Portugal has won the hearts of many solo travelers for its colorful scenery, friendly residents, and petiscos—bite-sized snacks that you dare not compare to tapas in front of a local.

What makes Porto in particular stand out is its relaxed pace, historic bookstores—where you’ll notice the pretty detail of how books by the same author are tied together with thin ropes—and opportunities to connect with fellow travelers over a glass of port wine (or vinho verde) at a tasting or a free walking tour. The hilly city is navigable enough that you can see it on foot, but if you want to take a trip to the beach, it should not take you more than 30 minutes by bus.

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The city’s most iconic dish is the francesinha, which unlike a dainty petisco, features bread layered with linguiça sausage, bacon, more pork, beef, and cheese, in a moat of tomato-beer sauce and fries to boot. If you fancy only two kinds of pork in your sandwich, the wine-rosemary-garlic roasted meat in a terylene is for you; order it with sparkling red wine at Flor dos Congregados, a tasca (old-fashioned restaurant) down a secluded alley. And don’t forget to sample a pastel de nata…everywhere you see one.

This is the only destination on this list I stated as a country, not a city, because there are so many wonderful group tours, many of which are semi-independent, that take you from the northern city of Hanoi to the southern city of Saigon, with Ha Long Bay and towns along the Mekong River along the way. While that may not necessarily make it a DIY solo trip, it does make planning—especially if you want to visit magnificent hard-to-reach caves and floating cities—loads easier.

But tour or no tour, Vietnam topped many “best solo travel destination lists” in 2017 and 2018 for its safety and photogenicism. (See what I did there? Sorry not sorry.)

New York Times writer Alexandra E. Petri, formerly of National Geographic, cites it as her favorite solo destination for food. “At the end of each day, I’d anticipate waking up to cups of Vietnamese coffee and afternoons searching for bánh xèo (turmeric-spiced pancakes), bò lúc lắc (shaking beef), or cao lầu (a simple dish of noodles, pork, and greens from Hội An).” Notice that none of these are too well-known Stateside—and there’s so much more where these came from.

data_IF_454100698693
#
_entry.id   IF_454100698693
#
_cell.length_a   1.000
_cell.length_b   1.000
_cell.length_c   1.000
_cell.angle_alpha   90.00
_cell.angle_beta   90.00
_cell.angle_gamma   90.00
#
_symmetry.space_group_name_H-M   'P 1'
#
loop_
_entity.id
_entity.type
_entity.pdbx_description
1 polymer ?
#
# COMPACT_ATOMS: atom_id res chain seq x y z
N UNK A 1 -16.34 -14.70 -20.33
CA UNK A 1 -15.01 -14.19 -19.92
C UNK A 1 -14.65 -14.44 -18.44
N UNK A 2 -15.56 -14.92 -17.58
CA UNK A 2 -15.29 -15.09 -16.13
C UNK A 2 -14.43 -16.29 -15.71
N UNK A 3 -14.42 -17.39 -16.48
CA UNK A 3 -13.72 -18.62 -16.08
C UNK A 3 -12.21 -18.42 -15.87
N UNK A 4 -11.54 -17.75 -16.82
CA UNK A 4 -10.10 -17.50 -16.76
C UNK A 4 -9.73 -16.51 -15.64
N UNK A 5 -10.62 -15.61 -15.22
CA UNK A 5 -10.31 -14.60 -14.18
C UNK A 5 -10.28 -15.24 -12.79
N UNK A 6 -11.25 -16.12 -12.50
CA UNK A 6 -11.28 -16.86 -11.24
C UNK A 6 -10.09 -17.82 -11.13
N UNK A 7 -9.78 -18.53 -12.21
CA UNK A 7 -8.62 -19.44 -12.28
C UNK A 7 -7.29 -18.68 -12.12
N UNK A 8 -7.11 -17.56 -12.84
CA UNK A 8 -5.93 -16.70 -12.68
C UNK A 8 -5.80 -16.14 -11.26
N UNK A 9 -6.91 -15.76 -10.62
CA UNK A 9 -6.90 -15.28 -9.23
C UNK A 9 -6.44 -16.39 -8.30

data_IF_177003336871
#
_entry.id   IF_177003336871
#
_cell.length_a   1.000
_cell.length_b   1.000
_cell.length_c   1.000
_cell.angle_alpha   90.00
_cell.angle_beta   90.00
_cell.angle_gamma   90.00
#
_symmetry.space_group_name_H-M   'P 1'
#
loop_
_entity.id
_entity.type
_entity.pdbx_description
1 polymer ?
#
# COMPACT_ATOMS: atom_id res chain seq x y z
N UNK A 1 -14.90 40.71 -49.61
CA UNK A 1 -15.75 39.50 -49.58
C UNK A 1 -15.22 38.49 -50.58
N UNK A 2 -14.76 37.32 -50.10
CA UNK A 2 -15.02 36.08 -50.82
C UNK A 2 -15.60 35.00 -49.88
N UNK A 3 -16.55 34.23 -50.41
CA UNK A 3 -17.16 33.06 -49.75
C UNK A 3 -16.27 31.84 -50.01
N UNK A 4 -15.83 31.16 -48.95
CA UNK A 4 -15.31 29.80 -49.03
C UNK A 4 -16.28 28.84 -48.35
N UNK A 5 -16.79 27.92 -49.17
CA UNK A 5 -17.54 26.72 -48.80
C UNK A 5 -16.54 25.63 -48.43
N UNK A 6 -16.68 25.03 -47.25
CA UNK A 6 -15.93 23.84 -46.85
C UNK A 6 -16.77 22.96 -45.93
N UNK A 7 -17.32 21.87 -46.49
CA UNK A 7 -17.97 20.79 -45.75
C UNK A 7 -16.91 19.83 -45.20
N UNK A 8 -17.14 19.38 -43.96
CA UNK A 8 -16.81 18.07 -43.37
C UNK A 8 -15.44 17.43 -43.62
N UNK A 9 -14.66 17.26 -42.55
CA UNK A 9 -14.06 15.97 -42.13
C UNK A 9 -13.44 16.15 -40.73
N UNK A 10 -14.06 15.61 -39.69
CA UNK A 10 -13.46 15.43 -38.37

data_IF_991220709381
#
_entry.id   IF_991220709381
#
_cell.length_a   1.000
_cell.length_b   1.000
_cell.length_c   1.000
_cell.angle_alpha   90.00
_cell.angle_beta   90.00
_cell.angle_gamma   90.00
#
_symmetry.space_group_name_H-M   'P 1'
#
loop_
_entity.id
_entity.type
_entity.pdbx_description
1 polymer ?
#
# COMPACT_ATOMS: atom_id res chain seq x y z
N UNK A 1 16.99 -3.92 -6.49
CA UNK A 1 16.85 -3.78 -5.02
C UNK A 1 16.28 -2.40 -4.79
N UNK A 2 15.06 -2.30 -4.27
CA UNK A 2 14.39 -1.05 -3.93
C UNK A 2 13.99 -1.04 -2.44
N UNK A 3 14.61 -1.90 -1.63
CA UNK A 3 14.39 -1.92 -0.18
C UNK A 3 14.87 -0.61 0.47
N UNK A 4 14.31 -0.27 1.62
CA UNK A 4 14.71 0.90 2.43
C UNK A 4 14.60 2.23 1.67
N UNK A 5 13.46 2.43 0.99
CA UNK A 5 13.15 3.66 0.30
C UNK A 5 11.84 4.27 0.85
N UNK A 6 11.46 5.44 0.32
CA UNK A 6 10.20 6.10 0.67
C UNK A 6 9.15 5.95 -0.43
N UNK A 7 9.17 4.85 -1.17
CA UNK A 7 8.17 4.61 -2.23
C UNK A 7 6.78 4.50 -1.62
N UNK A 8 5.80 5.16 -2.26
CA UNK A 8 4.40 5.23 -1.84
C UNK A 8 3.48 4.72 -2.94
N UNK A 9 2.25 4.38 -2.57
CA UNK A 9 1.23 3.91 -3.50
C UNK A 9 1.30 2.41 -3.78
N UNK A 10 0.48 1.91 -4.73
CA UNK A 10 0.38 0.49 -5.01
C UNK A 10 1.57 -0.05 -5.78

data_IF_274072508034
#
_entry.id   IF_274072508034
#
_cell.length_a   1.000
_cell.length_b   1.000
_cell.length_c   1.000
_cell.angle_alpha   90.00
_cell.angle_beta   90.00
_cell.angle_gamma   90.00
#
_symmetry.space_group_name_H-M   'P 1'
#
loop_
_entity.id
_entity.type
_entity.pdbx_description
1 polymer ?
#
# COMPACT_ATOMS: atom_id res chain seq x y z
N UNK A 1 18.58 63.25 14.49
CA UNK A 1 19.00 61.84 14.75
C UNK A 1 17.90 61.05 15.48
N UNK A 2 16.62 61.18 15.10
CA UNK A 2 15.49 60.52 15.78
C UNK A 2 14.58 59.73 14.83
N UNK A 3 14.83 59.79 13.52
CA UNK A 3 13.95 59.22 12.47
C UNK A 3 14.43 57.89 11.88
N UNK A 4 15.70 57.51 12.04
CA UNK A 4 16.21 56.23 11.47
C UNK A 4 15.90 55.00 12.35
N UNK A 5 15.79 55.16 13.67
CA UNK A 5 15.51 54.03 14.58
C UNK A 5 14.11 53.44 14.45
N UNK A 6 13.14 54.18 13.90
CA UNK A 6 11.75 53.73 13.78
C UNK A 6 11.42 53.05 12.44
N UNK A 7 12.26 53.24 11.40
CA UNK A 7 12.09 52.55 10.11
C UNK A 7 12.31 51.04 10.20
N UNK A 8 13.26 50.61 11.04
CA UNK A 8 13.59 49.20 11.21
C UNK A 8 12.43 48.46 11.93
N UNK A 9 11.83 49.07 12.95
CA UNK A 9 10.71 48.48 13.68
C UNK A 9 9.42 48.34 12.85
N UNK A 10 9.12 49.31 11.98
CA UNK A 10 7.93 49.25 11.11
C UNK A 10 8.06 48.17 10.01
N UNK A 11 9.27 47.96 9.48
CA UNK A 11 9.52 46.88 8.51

It may take two to tango, but it only takes one traveler to wholeheartedly enjoy Buenos Aires, with its amicable locals and artsy cafes, where you can tuck into late-afternoon, often sweet meals called meriendas. There are so many ways to connect with other travelers here, including tango lessons.

For example, every Tuesday night, an organization called Mundo Lingo throws huge get-togethers (with free pizza) in which speakers of different tongues come together to find commonalities beyond language. Services like Eat With or The Argentine Experience allow you a seat at a dinner party; in the latter, you even learn the proper way to pinch an empanada shut. Introverts and anyone else can find joy just by perusing the city’s fascinating architecture, which range from Belle Epoque to Brutalist.

Both Serious Eats and AFAR confirm that closed-door restaurants—which are not secretive clubs, but rather meals typically served at a chef’s home—are not to be missed by anyone who likes food more than a little. They tend to be more experimental and are only open a couple of nights per week. Desserts with dulce de leche, especially shortbread sandwich cookies called alfajores, reign supreme here. The city’s legendary steakhouses (parrillas) range from reasonably priced (El Pobre Luis, El Trapiche) to enough to make your wallet whimper (Cabaña Las Lilas}. Whatever you eat, don’t forget to order a Malbec to go with it.

Are you a fan of traveling solo? Share your favorite destinations with us below!